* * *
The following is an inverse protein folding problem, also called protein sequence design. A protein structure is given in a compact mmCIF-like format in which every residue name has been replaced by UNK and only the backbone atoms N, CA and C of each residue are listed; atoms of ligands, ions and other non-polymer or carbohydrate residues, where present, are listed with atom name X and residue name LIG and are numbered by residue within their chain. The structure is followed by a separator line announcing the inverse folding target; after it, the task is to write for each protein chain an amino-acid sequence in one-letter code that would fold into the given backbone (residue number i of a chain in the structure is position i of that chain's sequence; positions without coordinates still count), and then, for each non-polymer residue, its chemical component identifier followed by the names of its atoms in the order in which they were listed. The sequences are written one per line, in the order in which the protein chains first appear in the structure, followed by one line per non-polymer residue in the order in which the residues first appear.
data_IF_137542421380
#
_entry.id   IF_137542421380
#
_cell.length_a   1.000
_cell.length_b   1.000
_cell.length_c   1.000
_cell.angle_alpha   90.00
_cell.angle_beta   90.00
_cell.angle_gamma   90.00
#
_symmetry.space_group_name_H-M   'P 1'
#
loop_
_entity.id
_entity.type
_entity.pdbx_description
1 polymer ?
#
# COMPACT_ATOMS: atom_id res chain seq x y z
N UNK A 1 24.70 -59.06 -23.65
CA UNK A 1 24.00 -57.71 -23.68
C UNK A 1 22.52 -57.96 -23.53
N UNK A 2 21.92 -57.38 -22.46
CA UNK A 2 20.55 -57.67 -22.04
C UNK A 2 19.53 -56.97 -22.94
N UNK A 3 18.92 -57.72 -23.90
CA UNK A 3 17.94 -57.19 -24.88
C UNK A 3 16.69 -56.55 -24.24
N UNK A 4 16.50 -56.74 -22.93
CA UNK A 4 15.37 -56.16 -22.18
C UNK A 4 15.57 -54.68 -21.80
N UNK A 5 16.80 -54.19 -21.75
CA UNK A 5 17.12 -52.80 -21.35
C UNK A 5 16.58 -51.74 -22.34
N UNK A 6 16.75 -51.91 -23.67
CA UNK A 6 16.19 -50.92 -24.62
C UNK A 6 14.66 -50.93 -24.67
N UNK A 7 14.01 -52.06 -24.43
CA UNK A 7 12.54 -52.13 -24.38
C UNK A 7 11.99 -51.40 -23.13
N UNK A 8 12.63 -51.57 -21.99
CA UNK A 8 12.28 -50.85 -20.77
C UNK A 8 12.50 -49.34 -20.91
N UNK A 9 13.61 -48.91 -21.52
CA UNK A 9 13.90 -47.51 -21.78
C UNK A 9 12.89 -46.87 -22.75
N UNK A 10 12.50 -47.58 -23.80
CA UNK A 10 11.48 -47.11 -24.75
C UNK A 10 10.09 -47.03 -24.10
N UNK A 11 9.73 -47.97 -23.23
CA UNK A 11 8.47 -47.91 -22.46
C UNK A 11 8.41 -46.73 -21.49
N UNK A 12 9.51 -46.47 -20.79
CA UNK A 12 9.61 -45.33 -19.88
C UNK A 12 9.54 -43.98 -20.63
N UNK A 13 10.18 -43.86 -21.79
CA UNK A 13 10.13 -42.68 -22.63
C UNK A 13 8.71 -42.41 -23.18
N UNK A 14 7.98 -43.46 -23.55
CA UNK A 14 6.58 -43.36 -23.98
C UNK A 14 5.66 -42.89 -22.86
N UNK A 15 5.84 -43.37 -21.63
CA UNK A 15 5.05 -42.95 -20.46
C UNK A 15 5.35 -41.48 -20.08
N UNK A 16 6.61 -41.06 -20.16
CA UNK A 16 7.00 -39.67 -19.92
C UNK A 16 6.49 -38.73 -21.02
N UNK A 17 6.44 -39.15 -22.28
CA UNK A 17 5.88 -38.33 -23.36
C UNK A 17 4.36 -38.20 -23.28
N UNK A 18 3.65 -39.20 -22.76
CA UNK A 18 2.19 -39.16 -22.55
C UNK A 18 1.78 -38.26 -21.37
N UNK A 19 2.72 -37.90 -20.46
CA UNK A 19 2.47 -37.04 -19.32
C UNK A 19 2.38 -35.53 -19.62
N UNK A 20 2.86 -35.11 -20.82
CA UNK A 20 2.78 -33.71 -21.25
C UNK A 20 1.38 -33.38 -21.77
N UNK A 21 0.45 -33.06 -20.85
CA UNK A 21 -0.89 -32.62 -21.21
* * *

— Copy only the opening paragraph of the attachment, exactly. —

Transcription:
The following is an inverse protein folding problem, also called protein sequence design. A protein structure is given in a compact mmCIF-like format in which every residue name has been replaced by UNK and only the backbone atoms N, CA and C of each residue are listed; atoms of ligands, ions and other non-polymer or carbohydrate residues, where present, are listed with atom name X and residue name LIG and are numbered by residue within their chain. The structure is followed by a separator line announcing the inverse folding target; after it, the task is to write for each protein chain an amino-acid sequence in one-letter code that would fold into the given backbone (residue number i of a chain in the structure is position i of that chain's sequence; positions without coordinates still count), and then, for each non-polymer residue, its chemical component identifier followed by the names of its atoms in the order in which they were listed. The sequences are written one per line, in the order in which the protein chains first appear in the structure, followed by one line per non-polymer residue in the order in which the residues first appear.